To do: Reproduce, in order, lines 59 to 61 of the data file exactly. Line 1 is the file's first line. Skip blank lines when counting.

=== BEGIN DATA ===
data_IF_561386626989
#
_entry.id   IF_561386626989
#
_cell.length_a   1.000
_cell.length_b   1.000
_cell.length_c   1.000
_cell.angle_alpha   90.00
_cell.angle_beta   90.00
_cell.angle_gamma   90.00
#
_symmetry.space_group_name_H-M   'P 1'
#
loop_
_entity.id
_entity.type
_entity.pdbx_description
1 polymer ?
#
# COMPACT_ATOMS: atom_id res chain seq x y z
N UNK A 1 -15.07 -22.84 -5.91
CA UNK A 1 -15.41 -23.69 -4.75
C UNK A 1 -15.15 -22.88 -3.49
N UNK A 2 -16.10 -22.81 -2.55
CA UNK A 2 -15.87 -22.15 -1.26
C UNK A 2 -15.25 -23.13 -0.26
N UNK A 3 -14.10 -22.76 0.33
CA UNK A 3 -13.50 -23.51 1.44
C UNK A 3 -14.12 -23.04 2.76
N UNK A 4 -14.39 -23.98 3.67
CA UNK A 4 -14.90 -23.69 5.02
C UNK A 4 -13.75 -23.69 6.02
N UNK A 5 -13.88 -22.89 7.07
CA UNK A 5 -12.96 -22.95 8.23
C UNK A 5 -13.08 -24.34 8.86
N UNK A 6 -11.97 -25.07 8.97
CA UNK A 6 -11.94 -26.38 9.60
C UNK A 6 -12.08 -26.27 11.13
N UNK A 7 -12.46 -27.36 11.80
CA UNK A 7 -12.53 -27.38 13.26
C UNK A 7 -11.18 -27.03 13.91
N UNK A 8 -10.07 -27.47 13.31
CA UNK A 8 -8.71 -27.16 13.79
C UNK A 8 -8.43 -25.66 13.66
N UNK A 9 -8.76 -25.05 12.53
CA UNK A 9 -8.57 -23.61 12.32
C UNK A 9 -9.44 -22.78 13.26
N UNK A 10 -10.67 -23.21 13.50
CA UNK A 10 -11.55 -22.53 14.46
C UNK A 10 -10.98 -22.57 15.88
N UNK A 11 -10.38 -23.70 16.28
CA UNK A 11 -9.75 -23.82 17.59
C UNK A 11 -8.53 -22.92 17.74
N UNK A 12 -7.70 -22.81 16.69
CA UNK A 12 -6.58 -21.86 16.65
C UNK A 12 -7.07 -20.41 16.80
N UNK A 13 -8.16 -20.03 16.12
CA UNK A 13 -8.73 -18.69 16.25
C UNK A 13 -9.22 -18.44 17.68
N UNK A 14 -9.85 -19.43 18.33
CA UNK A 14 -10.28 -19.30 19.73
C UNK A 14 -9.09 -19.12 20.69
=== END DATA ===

C UNK A 13 -9.22 -18.44 17.68
N UNK A 14 -9.85 -19.43 18.33
CA UNK A 14 -10.28 -19.30 19.73